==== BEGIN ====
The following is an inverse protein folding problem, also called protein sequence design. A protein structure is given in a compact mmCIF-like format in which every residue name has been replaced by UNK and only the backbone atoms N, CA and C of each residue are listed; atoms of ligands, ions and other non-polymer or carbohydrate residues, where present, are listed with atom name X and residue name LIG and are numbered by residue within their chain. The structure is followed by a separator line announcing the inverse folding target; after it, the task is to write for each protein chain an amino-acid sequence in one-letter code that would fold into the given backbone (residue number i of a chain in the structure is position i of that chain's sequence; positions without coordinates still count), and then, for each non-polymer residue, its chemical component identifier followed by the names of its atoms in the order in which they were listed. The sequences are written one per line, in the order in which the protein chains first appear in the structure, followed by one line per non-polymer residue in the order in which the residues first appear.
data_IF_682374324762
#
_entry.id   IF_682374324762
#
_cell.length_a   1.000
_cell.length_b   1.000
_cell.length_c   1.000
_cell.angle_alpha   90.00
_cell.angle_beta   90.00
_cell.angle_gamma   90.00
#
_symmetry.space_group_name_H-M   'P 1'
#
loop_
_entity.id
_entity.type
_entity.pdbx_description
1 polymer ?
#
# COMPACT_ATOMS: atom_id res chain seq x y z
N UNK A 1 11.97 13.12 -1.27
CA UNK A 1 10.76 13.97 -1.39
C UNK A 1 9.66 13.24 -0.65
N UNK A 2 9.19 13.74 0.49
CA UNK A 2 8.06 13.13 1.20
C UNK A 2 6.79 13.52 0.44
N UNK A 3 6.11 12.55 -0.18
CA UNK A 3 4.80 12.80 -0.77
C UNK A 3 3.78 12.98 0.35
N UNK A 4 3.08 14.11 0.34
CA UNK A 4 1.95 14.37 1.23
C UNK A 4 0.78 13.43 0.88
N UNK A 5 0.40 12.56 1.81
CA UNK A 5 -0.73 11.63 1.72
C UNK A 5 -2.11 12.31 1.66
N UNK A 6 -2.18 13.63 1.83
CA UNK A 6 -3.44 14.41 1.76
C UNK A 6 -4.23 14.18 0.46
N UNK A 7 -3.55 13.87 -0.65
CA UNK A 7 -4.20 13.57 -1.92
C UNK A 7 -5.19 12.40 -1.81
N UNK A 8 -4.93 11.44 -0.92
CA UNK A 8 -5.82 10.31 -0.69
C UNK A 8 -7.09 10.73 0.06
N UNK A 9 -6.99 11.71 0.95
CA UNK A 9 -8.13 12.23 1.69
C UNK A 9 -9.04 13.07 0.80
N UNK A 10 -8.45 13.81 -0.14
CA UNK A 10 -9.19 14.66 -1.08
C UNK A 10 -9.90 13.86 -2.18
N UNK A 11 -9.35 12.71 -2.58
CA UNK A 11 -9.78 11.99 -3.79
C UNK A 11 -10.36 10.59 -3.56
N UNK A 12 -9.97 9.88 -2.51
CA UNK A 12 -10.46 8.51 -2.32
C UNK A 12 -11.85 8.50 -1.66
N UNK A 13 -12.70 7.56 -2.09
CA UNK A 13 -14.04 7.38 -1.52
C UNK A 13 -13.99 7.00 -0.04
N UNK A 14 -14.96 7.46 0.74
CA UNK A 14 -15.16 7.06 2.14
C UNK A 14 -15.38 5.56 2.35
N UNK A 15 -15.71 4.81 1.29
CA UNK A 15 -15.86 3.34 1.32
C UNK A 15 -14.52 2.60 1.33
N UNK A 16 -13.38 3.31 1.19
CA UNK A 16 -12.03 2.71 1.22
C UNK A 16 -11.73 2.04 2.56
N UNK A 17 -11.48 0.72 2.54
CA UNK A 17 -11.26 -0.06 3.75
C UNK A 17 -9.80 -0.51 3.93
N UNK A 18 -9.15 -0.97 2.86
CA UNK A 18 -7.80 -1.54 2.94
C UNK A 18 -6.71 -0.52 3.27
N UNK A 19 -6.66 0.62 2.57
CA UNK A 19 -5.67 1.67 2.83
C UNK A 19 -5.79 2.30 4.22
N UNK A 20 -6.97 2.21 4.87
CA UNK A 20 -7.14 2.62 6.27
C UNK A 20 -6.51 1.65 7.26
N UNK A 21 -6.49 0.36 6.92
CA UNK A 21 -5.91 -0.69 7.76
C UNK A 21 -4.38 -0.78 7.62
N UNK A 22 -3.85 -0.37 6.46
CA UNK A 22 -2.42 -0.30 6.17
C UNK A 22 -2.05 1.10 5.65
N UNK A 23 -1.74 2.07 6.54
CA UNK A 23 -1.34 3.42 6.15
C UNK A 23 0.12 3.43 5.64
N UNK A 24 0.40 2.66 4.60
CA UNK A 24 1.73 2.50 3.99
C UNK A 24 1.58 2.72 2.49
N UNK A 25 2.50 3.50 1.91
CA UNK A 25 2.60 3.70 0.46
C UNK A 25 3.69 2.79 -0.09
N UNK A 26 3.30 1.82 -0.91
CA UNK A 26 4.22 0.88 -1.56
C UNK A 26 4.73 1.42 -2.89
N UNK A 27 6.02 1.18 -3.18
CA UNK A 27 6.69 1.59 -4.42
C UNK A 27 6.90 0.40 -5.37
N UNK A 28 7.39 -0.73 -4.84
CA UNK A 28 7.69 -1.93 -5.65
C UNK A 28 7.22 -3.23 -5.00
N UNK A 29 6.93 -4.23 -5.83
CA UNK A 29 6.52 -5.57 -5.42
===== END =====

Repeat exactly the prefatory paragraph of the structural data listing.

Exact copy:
The following is an inverse protein folding problem, also called protein sequence design. A protein structure is given in a compact mmCIF-like format in which every residue name has been replaced by UNK and only the backbone atoms N, CA and C of each residue are listed; atoms of ligands, ions and other non-polymer or carbohydrate residues, where present, are listed with atom name X and residue name LIG and are numbered by residue within their chain. The structure is followed by a separator line announcing the inverse folding target; after it, the task is to write for each protein chain an amino-acid sequence in one-letter code that would fold into the given backbone (residue number i of a chain in the structure is position i of that chain's sequence; positions without coordinates still count), and then, for each non-polymer residue, its chemical component identifier followed by the names of its atoms in the order in which they were listed. The sequences are written one per line, in the order in which the protein chains first appear in the structure, followed by one line per non-polymer residue in the order in which the residues first appear.